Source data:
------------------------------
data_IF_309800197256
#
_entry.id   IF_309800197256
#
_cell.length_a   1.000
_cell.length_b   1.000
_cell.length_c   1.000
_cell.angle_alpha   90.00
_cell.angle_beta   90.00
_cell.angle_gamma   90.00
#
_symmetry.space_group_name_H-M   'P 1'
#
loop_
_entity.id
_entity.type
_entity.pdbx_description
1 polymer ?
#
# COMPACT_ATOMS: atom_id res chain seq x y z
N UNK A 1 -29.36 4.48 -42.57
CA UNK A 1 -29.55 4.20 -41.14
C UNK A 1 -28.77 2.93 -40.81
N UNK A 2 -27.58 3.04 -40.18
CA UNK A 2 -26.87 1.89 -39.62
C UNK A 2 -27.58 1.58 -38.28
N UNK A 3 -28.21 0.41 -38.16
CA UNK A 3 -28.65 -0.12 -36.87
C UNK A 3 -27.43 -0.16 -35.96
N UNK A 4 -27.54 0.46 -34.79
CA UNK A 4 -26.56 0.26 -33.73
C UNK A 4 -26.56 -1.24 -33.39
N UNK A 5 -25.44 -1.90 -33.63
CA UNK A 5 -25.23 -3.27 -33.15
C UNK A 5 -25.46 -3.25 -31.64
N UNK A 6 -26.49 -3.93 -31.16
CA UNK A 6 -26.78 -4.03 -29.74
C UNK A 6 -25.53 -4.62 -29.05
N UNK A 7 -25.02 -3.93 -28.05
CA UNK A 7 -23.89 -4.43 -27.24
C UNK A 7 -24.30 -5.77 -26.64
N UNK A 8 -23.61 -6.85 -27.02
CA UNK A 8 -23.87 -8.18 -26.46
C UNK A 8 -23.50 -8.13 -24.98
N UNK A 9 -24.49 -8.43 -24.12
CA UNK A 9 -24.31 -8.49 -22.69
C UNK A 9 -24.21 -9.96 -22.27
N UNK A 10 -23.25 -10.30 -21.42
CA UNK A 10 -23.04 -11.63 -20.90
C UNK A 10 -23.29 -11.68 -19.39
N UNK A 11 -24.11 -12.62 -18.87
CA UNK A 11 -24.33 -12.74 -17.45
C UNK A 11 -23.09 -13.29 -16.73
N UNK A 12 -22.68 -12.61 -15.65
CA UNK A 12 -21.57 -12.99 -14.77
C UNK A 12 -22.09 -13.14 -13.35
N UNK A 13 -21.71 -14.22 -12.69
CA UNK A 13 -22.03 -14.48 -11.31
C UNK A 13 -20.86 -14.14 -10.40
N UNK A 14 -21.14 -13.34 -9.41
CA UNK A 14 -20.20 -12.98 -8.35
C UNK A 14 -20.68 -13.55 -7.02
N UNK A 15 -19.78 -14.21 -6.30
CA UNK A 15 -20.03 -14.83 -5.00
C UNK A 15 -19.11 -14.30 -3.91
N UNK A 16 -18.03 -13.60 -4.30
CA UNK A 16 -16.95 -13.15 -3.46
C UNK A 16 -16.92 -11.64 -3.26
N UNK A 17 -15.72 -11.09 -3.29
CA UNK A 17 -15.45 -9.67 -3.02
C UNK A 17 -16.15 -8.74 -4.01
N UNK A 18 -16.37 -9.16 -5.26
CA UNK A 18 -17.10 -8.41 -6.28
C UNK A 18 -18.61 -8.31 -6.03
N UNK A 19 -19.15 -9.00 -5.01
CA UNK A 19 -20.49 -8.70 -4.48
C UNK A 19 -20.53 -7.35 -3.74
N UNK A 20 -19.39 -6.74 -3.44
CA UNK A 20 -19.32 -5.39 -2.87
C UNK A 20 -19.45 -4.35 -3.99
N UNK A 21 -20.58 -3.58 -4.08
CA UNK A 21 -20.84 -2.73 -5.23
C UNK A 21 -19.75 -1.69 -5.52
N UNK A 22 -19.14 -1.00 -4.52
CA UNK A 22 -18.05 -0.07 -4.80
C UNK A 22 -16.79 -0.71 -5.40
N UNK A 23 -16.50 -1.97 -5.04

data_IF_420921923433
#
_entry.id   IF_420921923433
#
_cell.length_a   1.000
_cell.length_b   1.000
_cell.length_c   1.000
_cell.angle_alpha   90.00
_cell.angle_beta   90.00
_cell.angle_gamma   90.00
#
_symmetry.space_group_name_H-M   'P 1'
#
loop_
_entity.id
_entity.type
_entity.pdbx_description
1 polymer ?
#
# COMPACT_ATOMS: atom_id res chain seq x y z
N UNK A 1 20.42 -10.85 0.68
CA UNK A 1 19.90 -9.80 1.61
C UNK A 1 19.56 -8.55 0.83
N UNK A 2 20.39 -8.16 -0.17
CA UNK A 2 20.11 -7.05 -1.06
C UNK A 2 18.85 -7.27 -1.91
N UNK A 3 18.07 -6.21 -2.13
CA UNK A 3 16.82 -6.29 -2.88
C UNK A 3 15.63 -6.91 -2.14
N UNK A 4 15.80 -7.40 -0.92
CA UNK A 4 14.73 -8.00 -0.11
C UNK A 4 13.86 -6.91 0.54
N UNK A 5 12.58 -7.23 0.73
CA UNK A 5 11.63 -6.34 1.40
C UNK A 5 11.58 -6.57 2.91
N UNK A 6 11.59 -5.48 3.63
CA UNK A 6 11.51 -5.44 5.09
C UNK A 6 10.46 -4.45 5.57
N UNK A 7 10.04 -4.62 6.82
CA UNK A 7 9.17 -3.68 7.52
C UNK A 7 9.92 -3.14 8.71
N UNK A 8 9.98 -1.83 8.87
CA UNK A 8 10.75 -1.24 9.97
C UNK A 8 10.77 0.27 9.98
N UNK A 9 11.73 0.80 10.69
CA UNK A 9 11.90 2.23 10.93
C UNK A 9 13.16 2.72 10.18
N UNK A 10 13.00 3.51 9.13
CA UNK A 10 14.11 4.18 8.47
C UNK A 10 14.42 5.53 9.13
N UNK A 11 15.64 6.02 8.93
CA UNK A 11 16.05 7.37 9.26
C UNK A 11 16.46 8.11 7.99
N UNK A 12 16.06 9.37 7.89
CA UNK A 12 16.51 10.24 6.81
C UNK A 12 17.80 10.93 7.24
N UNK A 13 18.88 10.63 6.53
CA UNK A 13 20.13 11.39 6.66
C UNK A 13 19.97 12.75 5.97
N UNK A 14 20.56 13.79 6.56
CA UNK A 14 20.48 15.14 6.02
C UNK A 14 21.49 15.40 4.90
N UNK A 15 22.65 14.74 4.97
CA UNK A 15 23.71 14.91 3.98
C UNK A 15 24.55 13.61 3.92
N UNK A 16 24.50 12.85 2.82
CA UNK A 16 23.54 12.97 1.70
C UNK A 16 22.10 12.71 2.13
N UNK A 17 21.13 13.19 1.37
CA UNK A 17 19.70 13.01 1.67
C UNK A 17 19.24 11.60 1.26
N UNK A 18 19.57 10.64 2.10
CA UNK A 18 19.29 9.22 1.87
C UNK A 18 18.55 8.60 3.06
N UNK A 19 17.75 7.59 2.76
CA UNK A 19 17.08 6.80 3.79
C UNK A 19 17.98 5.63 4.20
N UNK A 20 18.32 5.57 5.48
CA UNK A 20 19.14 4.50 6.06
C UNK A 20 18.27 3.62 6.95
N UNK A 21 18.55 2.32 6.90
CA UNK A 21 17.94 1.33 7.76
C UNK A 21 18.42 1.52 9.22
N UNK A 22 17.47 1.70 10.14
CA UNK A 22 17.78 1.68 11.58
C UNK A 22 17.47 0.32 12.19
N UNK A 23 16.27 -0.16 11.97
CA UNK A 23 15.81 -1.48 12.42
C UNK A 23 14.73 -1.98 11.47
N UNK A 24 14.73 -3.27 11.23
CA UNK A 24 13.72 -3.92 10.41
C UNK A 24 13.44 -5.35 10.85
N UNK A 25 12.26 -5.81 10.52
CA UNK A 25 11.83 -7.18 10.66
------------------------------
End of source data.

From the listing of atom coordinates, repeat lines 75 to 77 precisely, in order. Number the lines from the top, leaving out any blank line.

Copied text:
N UNK A 19 -19.15 -9.00 -5.01
CA UNK A 19 -20.49 -8.70 -4.48
C UNK A 19 -20.53 -7.35 -3.74